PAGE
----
Quick Update

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I am paying attention.

I have not written in a while, partly because I was narrowly and intently focused on passing my comprehensive exams last term (I did succeed). In the intervening couple of months, I traveled to Ireland to see my family and to commiserate over the trauma we all (regardless of citizenship) have endured since the election. I’m now trying to navigate a new year and political landscape while remaining on track, professionally. I cannot deny that my concerns for the United States impact my own research and work, and I’ve been looking for opportunities to donate, volunteer, and generally remain angry and active since the election.

This website is predominantly concerned with my professional life, but it will be inflected with my political (and, therefore, personal) opinions, at times. I will reveal my bias, but I think this is necessary. This is a very important time in the history of our country and we need to fight against the oppressive force that has overtaken the oval office. In the coming months I plan to post more about my work and the context in which I perform that work.

A Website with an Expiration Date

Last Friday, as I hopscotched across a variety of museum websites, I was excited to stumble upon the traces of an intriguing online exhibition curated by the Tate. I was particularly excited because the exhibition existed exclusively online (quite unusual), and was intentionally “destroyed” after one year, on July 3, 2013 (very unusual, if not entirely unique). Of course, I immediately wondered: why would the Tate, and partnering institutions, create an online exhibition with an expiration date?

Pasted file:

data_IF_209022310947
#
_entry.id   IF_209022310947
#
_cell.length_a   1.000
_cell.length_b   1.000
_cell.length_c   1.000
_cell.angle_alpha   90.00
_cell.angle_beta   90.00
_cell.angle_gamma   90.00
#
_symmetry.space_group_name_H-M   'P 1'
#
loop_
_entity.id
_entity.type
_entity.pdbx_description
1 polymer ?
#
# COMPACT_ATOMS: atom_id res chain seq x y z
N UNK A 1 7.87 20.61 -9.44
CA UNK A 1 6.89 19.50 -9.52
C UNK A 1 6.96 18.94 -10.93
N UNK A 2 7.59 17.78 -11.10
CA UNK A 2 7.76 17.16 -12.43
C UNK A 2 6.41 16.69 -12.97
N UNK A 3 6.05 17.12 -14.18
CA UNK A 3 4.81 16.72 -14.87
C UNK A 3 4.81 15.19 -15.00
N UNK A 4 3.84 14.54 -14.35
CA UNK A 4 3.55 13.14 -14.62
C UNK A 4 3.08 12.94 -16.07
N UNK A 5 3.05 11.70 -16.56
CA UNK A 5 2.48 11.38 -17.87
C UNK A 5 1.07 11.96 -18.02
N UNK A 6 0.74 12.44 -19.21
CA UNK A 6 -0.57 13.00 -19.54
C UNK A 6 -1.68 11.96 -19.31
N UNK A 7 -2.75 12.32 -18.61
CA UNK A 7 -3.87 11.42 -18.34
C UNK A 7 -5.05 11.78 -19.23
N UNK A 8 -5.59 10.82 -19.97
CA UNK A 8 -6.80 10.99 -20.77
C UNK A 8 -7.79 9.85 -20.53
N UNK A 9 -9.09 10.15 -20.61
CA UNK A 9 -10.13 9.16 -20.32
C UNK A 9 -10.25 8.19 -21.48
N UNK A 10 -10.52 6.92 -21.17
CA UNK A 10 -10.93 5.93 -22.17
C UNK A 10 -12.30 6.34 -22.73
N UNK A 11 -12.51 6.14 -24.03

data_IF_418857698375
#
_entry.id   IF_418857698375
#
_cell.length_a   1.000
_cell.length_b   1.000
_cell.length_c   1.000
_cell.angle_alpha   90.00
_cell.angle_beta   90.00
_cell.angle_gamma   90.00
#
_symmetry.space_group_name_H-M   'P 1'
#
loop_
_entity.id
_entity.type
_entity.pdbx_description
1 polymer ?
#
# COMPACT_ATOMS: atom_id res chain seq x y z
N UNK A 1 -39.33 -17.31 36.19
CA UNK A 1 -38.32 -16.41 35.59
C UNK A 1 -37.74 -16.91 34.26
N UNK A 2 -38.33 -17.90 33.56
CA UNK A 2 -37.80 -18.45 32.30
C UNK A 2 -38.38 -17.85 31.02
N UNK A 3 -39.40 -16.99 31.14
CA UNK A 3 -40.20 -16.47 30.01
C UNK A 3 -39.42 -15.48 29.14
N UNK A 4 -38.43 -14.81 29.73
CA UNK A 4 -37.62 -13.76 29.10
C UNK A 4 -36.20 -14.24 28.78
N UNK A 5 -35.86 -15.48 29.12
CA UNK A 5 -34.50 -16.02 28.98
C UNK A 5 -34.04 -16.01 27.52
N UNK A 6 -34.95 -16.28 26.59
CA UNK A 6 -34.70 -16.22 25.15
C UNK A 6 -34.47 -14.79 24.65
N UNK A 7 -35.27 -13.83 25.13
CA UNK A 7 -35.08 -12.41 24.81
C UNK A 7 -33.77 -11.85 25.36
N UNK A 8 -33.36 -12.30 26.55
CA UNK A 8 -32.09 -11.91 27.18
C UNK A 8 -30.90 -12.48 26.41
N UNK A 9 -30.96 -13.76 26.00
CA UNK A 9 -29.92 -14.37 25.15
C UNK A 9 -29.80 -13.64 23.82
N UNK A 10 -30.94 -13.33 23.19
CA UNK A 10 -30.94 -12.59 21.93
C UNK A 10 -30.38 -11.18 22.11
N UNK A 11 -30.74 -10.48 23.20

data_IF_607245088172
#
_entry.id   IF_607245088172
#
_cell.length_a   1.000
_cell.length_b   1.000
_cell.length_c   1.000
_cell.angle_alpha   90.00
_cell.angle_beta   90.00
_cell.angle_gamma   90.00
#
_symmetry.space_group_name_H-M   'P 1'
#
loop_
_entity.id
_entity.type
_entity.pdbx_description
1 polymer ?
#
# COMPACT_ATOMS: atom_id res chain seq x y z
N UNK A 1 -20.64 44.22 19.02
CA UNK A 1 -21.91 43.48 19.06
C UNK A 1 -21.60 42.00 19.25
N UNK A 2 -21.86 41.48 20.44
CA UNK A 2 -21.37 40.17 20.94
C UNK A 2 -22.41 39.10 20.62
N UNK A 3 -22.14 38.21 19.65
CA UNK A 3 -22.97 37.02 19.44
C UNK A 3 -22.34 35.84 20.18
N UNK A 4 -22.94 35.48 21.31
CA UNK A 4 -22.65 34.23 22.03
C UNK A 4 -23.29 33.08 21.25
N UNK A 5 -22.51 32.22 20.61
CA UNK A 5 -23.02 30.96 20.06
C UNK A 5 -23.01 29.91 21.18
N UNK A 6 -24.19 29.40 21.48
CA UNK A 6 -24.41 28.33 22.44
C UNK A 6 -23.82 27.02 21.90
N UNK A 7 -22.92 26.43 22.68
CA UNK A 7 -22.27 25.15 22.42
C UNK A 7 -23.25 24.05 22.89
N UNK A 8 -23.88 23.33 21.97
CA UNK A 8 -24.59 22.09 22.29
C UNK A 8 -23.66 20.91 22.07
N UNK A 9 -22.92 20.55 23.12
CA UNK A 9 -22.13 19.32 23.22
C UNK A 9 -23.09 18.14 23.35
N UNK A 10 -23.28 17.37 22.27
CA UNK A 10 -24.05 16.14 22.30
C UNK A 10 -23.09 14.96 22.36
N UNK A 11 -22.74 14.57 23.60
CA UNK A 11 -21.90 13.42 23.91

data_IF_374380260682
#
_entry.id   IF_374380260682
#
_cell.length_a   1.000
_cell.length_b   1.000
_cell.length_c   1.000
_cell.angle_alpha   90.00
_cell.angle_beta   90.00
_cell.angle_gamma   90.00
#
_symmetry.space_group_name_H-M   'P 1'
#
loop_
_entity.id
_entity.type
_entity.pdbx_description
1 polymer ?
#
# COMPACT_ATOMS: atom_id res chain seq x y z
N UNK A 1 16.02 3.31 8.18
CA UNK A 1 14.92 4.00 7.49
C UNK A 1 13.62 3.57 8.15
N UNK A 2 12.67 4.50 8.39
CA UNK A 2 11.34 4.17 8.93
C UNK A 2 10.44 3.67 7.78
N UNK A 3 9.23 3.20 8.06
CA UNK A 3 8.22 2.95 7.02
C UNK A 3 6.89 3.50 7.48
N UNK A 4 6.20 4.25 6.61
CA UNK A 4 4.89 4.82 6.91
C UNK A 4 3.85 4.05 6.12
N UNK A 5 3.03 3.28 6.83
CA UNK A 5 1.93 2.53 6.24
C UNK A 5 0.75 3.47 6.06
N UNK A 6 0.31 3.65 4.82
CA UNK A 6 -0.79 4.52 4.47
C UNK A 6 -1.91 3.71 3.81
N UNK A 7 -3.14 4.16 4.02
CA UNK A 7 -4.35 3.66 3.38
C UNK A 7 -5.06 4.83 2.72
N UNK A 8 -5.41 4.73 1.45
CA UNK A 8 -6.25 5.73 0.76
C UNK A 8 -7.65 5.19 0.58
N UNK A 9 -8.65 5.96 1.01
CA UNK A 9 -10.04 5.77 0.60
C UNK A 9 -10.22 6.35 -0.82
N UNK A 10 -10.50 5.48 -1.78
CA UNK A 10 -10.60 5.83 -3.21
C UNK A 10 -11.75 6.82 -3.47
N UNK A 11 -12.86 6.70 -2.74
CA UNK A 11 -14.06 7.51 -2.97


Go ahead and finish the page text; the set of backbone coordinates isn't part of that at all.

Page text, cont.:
Gallery of Lost Art, produced in collaboration with Channel 4 (a British TV channel) and ISO (a design company based in Scotland– not to be confused with the International Organization for Standardization), was an:

immersive, online exhibition that told the stories of artworks that had disappeared

Here’s a short video demonstrating the experience of the original work:

Preparing for loss:

How did the Tate, ISO, and Channel 4, anticipate the end of Lost Art?

In my own experience with imminent loss, which has included the death of close family members and pets, preparation for the conclusion of grant-funded projects, and an upper-level undergraduate course on the psychology of endings (on death, divorce, retirement, job loss, etc.), I’ve realized that human beings and institutions are generally not well-prepared for endings. As well-intentioned as we may be, it is difficult

How did the Tate prepare for this ending? How did they determine what traces to leave behind?

  • I note that the website, Gallery of Lost Art, fails to mention (or intentionally omits) any specific dates. I had to investigate external sources in order to even determine the exhibition dates, and identify July 2013 as the expiration date of the virtual exhibition. The lack of dates creates a sense of loss or disorientation, in itself, but also allows the site to seem eternally current, perhaps?